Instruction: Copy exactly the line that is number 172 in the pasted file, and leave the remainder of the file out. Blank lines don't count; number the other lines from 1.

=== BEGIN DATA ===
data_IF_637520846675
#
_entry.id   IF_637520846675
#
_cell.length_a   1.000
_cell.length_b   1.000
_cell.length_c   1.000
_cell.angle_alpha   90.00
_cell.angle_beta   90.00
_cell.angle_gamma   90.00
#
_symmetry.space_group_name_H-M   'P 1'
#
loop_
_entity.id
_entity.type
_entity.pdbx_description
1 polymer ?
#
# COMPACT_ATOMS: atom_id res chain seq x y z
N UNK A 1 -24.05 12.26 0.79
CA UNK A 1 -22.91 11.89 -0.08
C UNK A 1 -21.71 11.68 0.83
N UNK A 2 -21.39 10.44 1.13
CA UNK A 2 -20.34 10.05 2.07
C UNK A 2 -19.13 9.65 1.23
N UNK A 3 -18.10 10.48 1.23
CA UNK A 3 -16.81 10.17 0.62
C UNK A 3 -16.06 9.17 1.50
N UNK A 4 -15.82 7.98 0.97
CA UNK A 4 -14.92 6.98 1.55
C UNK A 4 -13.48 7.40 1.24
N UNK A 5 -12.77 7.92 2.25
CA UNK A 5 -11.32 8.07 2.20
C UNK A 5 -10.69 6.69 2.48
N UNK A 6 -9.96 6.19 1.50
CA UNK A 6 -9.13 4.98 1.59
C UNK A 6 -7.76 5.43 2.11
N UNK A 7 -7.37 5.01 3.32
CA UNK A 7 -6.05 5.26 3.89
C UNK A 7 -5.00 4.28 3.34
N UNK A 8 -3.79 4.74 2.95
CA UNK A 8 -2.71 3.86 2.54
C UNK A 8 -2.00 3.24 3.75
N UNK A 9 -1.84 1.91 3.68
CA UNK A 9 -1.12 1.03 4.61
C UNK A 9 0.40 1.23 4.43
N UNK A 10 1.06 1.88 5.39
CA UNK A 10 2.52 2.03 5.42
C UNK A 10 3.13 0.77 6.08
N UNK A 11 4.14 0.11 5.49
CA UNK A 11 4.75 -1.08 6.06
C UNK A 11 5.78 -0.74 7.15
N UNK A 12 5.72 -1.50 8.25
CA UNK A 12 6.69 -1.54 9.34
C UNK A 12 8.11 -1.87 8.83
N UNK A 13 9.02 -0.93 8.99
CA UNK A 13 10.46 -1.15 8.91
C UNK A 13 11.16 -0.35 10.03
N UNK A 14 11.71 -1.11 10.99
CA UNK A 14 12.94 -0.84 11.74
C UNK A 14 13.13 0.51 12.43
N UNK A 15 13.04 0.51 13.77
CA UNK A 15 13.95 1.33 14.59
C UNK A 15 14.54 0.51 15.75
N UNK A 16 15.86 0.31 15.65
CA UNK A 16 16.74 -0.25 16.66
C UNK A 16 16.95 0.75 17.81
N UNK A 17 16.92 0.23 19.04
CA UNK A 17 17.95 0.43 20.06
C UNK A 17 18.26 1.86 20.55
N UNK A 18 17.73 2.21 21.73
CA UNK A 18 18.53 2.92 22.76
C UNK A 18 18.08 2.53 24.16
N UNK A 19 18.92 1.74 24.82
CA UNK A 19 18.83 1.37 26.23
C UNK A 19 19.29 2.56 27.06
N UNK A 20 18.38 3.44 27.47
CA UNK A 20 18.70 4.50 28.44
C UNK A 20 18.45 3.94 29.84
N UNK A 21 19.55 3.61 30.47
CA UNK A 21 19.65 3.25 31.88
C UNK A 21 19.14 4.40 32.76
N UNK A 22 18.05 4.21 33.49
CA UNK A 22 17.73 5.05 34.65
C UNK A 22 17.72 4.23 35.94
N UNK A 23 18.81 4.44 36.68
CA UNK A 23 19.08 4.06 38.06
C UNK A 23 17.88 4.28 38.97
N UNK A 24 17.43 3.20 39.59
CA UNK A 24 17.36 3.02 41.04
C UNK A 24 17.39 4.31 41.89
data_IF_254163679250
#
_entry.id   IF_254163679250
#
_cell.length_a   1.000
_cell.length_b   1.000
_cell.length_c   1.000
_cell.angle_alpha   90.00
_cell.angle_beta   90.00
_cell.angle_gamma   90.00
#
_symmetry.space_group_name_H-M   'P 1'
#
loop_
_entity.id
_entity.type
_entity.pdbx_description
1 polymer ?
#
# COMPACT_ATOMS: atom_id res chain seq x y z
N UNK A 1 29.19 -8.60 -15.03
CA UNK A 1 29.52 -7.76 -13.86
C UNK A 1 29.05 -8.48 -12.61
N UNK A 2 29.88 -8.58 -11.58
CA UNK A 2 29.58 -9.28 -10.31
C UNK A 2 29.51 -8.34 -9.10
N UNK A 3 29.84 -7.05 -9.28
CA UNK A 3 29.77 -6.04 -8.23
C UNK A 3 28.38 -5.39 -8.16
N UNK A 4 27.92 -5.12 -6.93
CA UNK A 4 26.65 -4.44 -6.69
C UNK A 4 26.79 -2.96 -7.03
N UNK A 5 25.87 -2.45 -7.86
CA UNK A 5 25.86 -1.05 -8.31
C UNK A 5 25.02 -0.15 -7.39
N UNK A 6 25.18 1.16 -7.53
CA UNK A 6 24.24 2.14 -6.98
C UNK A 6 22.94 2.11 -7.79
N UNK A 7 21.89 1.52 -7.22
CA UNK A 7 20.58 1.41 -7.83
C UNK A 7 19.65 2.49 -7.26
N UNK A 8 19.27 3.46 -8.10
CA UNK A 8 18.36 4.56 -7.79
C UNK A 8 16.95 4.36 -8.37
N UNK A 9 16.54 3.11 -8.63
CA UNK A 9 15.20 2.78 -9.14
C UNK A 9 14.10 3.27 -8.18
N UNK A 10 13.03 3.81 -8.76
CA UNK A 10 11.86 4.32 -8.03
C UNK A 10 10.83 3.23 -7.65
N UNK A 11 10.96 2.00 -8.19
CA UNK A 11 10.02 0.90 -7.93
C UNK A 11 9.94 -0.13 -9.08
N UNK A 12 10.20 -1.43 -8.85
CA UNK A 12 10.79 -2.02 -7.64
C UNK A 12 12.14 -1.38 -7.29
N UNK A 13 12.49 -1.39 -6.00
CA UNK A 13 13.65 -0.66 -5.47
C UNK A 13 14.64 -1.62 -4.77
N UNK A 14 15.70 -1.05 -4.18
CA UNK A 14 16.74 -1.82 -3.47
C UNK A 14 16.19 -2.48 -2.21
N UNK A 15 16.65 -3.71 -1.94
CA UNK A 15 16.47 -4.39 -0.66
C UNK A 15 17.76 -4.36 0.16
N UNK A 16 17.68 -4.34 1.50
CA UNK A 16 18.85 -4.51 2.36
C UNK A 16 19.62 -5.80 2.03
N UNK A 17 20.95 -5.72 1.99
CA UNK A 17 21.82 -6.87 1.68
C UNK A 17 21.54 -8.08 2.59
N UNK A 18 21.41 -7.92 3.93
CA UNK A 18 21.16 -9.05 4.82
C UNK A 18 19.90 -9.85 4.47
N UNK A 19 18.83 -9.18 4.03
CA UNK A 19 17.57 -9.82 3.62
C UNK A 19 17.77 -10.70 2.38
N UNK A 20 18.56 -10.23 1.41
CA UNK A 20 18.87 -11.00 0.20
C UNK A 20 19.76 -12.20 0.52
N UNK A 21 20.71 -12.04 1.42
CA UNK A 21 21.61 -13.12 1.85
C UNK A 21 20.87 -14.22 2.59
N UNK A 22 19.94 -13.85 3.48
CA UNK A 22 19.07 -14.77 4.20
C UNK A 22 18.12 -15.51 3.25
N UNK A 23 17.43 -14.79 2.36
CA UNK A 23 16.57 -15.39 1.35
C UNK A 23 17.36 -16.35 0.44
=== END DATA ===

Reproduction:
C UNK A 20 19.76 -12.20 0.52